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An Agency Left Behind?

Before he uttered the now famous "oops" in Thursday's presidential debate, one of the federal agencies Gov. Rick Perry said he wanted to eliminate was the Department of Education. But what exactly would that mean?

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Before he uttered the now famous "oops" in Thursday's presidential debate, one of the federal agencies Gov. Rick Perry said he wanted to eliminate was the Department of Education. But what exactly would that mean?

The proposal is not new — others in the 2012 GOP field have made the pledge before. Michele Bachmann said as president she would "turn off the lights" and "lock the door" of the department at the October Fox News debate. Ron Paul has long wanted to shutter it. Ronald Reagan was the first presidential candidate to say he wanted to ax the federal agency created during the Jimmy Carter administration, and that was part of the national Republican Party platform from 1980 to 1996. 

Perry isn't a stranger to railing against federal involvement in education, either. Under his leadership, Texas was one of the earliest states to reject Race to the Top money from the Barack Obama administration and remains among the few that have not adopted the national common core curriculum standards. He has referred to the No Child Left Behind Act — a product of the George W. Bush administration — as "a monstrous intrusion into our affairs."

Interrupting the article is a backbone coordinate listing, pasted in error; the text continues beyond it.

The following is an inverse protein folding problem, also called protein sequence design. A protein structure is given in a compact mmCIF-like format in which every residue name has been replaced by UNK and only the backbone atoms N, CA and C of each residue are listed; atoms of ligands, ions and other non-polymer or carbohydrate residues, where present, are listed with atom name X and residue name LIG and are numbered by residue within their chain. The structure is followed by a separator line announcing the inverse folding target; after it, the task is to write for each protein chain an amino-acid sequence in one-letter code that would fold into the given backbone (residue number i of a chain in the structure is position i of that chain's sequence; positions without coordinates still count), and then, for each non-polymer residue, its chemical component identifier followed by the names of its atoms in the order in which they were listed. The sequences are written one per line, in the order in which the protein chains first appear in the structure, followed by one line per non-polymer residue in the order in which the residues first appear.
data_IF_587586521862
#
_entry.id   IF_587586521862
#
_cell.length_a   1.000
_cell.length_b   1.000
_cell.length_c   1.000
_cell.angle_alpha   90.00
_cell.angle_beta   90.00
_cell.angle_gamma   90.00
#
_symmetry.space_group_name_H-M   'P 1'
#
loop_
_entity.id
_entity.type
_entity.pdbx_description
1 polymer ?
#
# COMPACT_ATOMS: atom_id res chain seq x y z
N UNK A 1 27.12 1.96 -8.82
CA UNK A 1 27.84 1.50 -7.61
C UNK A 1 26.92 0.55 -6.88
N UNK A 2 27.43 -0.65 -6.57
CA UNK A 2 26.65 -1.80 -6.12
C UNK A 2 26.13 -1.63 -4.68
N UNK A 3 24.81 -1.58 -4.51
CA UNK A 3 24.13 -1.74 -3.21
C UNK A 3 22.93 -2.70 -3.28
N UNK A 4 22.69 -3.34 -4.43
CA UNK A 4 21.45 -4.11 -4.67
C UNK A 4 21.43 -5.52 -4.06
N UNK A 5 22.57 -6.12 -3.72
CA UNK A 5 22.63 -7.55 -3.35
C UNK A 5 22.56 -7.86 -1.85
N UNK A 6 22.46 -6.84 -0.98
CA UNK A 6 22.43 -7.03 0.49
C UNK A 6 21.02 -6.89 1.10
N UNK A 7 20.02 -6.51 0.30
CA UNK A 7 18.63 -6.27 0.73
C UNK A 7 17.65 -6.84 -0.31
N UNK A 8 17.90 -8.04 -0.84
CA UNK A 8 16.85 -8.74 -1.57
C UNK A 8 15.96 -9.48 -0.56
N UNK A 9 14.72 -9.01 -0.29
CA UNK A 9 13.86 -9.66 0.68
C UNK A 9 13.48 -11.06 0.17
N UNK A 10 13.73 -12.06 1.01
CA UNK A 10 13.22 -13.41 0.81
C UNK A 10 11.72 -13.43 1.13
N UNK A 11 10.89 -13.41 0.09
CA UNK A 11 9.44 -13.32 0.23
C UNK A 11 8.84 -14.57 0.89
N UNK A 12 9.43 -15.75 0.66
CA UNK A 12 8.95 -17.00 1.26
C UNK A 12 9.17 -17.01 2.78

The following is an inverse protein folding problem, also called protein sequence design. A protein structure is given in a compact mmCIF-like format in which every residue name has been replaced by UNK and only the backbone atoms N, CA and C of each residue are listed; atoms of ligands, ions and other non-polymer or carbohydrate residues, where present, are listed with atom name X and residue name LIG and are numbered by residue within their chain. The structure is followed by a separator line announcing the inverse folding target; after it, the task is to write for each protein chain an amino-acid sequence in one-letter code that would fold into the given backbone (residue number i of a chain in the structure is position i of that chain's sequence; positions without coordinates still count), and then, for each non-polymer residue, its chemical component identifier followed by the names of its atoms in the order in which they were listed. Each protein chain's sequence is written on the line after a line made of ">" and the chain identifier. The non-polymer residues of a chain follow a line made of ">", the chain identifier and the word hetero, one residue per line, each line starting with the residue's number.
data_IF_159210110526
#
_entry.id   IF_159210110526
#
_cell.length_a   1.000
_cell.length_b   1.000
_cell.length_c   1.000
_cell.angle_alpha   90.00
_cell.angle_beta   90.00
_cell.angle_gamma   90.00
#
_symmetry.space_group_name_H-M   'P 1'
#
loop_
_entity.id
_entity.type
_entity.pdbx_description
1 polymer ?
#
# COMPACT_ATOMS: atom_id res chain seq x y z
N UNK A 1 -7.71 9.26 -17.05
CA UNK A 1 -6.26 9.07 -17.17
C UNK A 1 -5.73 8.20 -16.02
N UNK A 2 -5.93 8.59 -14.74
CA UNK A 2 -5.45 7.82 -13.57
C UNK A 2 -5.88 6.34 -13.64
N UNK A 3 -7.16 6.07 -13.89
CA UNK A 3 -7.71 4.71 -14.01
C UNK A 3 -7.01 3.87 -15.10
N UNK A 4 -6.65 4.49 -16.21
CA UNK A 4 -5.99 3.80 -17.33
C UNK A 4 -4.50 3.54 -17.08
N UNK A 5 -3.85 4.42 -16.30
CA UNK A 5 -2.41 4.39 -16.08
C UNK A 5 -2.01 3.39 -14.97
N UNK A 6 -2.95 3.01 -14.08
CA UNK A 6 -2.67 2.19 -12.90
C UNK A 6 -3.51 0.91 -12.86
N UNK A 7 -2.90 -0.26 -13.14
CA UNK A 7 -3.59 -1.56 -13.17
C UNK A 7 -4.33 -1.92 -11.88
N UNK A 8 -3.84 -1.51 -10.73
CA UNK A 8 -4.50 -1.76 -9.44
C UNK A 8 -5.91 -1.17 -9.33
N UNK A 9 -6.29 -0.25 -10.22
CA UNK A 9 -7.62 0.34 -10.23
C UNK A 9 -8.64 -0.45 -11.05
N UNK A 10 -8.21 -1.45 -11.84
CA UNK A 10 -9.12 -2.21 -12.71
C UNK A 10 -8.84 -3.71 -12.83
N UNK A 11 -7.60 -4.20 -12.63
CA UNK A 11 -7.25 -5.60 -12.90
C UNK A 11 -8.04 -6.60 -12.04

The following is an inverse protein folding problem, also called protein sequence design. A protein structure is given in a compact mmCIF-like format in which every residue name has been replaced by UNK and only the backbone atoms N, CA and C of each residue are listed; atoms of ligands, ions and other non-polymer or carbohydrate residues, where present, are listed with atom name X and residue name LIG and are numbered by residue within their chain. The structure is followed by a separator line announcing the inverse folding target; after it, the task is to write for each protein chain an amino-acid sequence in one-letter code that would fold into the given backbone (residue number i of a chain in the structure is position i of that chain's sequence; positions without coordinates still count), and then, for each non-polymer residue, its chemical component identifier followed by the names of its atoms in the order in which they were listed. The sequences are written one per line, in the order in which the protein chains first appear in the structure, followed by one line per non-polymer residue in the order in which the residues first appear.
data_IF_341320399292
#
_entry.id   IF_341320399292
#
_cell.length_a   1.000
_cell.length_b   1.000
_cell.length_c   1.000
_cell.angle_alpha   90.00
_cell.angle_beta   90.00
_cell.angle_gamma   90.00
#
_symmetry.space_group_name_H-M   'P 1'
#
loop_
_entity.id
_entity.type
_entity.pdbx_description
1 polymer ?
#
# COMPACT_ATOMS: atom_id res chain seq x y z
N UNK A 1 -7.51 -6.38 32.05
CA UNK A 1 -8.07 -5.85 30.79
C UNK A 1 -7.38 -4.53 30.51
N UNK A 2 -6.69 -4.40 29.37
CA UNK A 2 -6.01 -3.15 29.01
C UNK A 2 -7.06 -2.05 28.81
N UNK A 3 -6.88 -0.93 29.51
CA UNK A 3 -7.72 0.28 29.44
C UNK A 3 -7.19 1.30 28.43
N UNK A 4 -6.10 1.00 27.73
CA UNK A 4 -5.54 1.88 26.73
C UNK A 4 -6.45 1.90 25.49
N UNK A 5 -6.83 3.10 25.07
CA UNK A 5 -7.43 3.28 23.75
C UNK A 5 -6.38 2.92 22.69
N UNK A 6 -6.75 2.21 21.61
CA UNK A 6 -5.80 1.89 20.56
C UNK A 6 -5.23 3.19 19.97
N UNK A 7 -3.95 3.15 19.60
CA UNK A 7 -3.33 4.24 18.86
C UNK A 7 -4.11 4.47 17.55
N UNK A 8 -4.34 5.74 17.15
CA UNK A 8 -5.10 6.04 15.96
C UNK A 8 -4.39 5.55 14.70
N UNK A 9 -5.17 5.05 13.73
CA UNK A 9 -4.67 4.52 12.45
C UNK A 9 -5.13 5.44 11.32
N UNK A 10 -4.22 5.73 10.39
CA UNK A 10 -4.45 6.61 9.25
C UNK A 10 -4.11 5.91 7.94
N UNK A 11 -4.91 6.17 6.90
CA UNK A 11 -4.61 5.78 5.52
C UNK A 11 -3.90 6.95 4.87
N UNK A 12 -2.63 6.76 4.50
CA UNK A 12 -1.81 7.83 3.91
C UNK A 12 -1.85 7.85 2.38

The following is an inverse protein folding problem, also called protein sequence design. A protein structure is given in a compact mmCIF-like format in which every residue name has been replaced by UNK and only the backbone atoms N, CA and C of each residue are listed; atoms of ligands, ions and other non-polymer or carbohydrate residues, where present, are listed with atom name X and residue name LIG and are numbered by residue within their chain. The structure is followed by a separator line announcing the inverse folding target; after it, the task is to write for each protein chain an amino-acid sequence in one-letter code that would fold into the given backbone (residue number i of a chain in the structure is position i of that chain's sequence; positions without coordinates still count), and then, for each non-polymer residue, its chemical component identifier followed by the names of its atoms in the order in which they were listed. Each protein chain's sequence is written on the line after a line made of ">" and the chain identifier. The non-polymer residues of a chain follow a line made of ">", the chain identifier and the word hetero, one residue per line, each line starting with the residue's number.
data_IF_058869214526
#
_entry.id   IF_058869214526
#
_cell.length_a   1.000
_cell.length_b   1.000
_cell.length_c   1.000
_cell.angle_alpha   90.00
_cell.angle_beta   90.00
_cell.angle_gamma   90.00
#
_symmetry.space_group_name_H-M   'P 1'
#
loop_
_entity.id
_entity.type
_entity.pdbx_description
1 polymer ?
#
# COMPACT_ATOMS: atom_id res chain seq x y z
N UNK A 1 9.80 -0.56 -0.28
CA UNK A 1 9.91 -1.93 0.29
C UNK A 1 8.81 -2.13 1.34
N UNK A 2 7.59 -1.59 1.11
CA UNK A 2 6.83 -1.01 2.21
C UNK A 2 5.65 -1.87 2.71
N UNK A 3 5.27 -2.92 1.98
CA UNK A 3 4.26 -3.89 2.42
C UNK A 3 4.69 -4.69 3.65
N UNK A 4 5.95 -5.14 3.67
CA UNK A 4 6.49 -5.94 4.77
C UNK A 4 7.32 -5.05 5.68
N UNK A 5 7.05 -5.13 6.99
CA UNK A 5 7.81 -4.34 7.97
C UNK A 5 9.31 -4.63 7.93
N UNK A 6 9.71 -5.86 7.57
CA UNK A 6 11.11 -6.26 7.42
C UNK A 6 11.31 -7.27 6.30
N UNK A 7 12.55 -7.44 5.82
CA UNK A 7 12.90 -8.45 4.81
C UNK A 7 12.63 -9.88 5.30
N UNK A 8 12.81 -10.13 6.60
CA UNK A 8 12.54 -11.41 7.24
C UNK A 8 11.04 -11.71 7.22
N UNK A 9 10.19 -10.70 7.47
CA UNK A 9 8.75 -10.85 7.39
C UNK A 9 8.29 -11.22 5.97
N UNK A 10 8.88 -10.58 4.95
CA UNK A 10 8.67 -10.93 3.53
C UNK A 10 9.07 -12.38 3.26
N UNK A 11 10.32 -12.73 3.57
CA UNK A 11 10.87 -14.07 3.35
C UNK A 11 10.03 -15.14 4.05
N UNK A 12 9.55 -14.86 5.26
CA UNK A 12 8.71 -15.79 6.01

But what complicates cries like Perry's to get rid of the department, says Rick Hess, an education fellow with the conservative American Enterprise Institute, is that they don't say whether they intend to do away with all of those federal programs — or if that would mean simply moving the department's duties elsewhere. (For the record, Paul has said that he wants to do away with the federal programs.) Responsible for administering billions of dollars in federal aid, including grants to college students and public schools serving low-income and special needs children, collecting statistics on the country's more than 13,000 school districts, and enforcing federal education laws, the DOE is the 15th largest federal agency. Before it existed, many of those tasks were accomplished through a now-extinct federal agency called the Department of Health, Education, and Welfare.

"If you ask a candidate about healthcare reform as enacted last year and they said, 'Well I want to shut down Health and Human Services,' the proper response is okay, but are you going to do away with healthcare reform?" he says, "Because having a cabinet agency is different from all of the programs that go on underneath that agency."

The tax plan that Perry released in late October doesn't zero out DOE funding. It proposes slashing about half of it, which he estimates would save $25 billion in the first year — and sending the rest back to the states. The Perry campaign hasn't offered more details how that money going back to the states should be spent, or whether it means a Perry administration would end programs like Title I funding and Pell grants. 

"Unfortunately, the 'turn the lights out' or 'the agency will be gone' soaks up so much oxygen that these guys haven't really been pushed to be any more specific," Hess says.

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